The 1851 legislation continued in force after Confederation in Ontario and Quebec under Chapter 86 of the Consolidated Statues of Canada, 1859. The law was important because it fortified the concept that a "public library" could one that was accessible to all residents of a community, but not generally free because it required voluntary personal payments. This type of public library formation was readily accepted by the mid-19th century in British North America. The Act served as a guide for other provincial jurisdictions to formalize library development. Nova Scotia passed a similar law, ‘An Act Respecting Library Associations and Institutes,’ on 18 April 1872, as did British Columbia on 24 February 1871, ‘An Act Respecting Literary Societies and Mechanics’ Institutes.’ Association Libraries would coexist into the Twentieth Century alongside Free Libraries--ones supported with municipal taxation and not requiring membership fees at point of entrance.

The 1851 Act was 'enabling legislation' which became the basic foundation for general provincial public library acts in post-Confederation Canada. The 1851 law (and subsequent similar provincial acts) contained influential ideas about public libraries. It recognized that a public library would be available to persons through voluntary decisions, not mandated legal provisions. It established that libraries would be governed by local boards of trustees independent from control by municipal politicians, a ‘special purpose body’ in public administrative terminology. Further, it provided public recognition of libraries as incorporated bodies through public legislation, thereby creating the opportunity for provincial grants in the public interest that supplemented local fundraising efforts. Consequently, hundreds of library associations and mechanics' institutes were formed and continued in provincial legislation into the 20th century.

The re-quoted 1851 text follows:

1851—14 & 15 VICTORIAE, CHAPTER 86


An Act to provide for the incorporation and better Management of Library Associations and Mechanics' Institutes

                                                                                           [30th August, 1851]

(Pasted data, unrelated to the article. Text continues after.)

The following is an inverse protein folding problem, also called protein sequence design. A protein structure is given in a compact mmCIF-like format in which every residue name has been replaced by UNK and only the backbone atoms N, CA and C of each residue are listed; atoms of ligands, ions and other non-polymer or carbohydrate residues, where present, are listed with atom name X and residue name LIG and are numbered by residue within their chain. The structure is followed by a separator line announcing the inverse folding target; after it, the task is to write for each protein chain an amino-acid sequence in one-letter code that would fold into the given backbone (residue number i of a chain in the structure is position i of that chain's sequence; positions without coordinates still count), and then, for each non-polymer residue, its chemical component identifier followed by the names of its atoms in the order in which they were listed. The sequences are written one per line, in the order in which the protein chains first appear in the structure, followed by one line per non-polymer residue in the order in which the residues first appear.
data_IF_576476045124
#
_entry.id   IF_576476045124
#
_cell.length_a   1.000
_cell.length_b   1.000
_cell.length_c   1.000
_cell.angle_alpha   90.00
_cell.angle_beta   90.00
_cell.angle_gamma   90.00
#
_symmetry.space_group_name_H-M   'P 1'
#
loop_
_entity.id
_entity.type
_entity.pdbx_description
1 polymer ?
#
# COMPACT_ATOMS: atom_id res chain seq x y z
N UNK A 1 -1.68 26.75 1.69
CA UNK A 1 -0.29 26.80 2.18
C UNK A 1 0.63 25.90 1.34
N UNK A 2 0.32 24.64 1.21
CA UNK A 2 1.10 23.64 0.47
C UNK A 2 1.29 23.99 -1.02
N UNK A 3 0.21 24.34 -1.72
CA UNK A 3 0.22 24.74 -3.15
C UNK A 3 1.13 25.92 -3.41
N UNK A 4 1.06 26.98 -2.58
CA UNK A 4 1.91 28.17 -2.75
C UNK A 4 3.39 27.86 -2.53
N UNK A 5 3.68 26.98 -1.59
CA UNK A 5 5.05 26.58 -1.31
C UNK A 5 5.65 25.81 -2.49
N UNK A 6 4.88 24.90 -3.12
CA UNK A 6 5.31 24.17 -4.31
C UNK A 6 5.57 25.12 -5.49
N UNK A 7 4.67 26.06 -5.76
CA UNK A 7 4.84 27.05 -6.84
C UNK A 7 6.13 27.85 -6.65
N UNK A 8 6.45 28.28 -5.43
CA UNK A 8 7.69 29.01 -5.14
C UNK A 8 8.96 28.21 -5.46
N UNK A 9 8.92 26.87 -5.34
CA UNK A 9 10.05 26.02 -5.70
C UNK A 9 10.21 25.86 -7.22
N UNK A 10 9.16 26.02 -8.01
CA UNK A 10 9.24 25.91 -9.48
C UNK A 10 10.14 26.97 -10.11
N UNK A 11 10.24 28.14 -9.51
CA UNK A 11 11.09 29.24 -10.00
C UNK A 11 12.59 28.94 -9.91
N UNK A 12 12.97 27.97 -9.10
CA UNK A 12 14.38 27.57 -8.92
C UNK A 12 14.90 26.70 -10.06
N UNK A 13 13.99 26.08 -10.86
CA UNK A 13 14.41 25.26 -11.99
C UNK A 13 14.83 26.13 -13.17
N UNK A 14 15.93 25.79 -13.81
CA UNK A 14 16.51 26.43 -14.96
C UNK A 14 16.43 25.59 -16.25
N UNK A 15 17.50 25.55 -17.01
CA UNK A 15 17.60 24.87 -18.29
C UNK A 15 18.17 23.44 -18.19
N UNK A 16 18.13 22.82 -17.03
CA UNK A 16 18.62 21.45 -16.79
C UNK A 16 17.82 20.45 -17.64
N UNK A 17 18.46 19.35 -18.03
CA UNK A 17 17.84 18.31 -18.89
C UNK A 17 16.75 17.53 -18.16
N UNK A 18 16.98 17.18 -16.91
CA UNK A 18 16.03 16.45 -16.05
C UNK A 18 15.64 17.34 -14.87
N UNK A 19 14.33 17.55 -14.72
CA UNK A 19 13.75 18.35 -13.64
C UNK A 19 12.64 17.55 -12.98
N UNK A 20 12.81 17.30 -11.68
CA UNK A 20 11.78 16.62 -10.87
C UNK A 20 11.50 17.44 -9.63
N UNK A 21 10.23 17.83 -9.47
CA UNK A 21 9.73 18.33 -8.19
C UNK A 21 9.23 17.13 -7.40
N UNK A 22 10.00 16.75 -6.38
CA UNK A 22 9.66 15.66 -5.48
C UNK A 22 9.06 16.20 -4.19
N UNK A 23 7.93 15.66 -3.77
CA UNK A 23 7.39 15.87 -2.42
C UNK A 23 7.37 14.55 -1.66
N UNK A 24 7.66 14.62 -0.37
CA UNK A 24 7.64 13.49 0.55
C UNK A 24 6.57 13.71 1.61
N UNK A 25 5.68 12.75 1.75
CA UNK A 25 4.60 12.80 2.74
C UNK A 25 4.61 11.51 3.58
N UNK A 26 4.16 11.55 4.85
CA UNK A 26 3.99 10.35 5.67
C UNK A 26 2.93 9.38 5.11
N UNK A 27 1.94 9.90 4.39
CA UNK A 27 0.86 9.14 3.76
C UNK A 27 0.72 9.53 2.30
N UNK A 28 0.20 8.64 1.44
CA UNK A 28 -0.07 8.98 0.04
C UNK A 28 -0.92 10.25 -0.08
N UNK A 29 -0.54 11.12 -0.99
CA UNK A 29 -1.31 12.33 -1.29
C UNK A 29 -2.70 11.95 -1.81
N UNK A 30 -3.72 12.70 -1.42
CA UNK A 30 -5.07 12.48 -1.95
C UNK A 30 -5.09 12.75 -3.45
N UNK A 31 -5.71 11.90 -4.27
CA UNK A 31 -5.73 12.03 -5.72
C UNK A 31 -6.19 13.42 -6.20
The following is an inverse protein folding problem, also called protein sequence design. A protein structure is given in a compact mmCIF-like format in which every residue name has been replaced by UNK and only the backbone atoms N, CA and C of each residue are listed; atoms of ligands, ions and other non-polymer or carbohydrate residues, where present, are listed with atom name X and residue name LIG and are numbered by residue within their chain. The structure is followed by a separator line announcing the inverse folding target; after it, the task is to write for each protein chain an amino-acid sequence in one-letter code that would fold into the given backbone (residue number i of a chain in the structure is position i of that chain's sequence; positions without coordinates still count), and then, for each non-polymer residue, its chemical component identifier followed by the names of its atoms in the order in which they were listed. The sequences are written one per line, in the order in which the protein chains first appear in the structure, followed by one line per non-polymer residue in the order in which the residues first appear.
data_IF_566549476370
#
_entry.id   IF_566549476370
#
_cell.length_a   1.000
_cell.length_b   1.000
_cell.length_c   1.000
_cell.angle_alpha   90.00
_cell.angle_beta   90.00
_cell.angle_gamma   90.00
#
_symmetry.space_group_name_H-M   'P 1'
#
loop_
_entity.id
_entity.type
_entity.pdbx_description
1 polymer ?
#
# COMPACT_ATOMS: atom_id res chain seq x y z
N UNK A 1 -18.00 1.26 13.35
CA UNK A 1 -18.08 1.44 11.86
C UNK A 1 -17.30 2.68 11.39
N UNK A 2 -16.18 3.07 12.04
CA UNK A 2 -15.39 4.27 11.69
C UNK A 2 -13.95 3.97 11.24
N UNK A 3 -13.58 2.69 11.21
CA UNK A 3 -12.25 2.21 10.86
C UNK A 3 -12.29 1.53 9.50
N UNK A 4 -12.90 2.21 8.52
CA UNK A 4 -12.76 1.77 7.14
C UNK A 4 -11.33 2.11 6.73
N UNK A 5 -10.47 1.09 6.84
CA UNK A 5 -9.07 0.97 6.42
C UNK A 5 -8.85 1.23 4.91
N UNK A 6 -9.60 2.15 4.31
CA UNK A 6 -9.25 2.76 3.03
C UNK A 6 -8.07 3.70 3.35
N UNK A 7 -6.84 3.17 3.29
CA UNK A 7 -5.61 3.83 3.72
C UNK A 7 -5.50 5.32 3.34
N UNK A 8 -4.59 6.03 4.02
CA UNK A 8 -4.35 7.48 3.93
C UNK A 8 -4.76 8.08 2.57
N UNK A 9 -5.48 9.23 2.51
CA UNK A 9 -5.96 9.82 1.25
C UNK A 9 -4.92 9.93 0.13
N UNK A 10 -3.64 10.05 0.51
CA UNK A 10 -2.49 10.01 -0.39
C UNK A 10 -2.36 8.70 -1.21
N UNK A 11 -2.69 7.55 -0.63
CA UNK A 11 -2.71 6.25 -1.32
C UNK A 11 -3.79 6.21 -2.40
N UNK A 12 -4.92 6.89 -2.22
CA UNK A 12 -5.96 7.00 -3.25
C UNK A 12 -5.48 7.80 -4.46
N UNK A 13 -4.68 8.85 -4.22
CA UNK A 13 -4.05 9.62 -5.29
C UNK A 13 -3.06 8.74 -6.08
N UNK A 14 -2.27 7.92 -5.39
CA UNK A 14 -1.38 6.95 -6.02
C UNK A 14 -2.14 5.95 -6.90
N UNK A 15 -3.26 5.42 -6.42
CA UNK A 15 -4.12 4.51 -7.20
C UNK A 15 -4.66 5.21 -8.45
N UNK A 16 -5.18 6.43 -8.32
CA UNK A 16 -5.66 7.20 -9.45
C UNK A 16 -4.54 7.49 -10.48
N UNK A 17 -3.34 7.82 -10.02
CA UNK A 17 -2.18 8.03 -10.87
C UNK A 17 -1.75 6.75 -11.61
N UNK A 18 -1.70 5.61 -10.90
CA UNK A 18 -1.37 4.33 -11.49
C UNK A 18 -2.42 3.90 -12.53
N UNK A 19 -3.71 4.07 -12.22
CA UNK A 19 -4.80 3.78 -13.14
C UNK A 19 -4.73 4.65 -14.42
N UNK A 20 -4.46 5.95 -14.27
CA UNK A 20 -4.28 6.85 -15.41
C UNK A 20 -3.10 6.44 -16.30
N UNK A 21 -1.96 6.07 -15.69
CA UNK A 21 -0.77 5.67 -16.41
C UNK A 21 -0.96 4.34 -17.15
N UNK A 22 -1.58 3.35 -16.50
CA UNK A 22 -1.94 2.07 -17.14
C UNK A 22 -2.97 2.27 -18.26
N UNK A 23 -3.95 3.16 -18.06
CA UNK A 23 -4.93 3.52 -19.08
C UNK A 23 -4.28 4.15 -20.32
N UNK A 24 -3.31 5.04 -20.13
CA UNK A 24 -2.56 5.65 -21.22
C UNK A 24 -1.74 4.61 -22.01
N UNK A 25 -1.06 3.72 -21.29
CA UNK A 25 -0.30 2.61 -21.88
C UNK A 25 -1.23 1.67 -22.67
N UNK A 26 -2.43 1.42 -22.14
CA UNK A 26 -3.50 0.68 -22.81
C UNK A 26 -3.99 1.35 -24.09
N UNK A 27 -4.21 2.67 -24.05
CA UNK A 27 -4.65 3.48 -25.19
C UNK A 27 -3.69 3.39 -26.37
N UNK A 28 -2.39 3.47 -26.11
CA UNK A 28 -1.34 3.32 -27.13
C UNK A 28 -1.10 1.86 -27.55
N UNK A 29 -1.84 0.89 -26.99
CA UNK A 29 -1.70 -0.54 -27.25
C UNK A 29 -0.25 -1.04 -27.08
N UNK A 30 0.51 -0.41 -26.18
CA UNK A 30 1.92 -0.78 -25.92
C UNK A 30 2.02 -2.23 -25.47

WHEREAS it is expedient to encourage the establishment of Library Associations and Mechanics' Institutes, and for that purpose to provide for the incorporation of such Institutions, and to grant them certain powers enabling them better to protect their property and manage their affairs: Be it therefore enacted by the Queen's Most Excellent Majesty, by and with the advice and consent of the Legislative Council and of the Legislative Assembly of the Province of Canada, constituted and assembled by virtue of and under the authority of an Act passed in the Parliament of the United Kingdom of Great Britain and Ireland, and intituled, An Act to re-unite the Province of Upper and Lower Canada, and for the Government of Canada, and it is hereby enacted by the authority of the same, That any number of persons, not less than ten, having subscribed, or holding together not less than Twenty-five Pounds in money or money's worth, for the use of their intended Institution, may make and sign a Declaration (in duplicate) of their intention to establish a Library Association or a Mechanics' Institute, or both, (as the case may be,) at some place to be named in such Declaration, in which they shall also state the corporate name of the Institution, its purpose, the amount of money or money's worth subscribed by them respectively, or held by them for the use thereof, the names of those who are to be the first Trustees for managing its affairs, and the mode in which their successors are to be appointed, or new Members of the Corporation admitted, or in which Bye-laws are to be made for such appointment or admission, or for any other purpose, or for all purposes, and generally such other particulars and provisions as they may think necessary, not being contrary to this Act or to Law: or in case of a Mechanics' Institute or Library Association (or both united) already established or in existence, then, that the Directors, Trustees or the Office Bearers and Committee thereof for the time being, may make and sign a Declaration as aforesaid, of their wish or determination to become incorporated, according to the provisions of this Act, stating in such Declaration the Corporate Name to be assumed by such Institution or United Institutions,—and also with such Declaration, to file in the manner hereinafter provided, a copy of the Constitution and Bye-laws of such Institution and or United Institutions, together with a general statement of the nature and amount of all the property, real or personal, held by or in trust for such Institution or United Institutions: and one duplicate of such Declaration shall then be filed in the Office of the Registrar of Deeds for the County by one of the subscribing parties, who shall, before such Registrar, acknowledge the execution thereof by himself, and declare the same to have been executed by the other parties thereto, either in person or by their Attorneys; and the Registrar shall then keep one of the said duplicates, and deliver the other to the person filing the same, with a Certificate of the same having been so filed, and the execution attested before him, and such duplicate, or any copy thereof certified by such Registrar, shall be primâ facie evidence of the facts alledged in such Declaration and Certificate.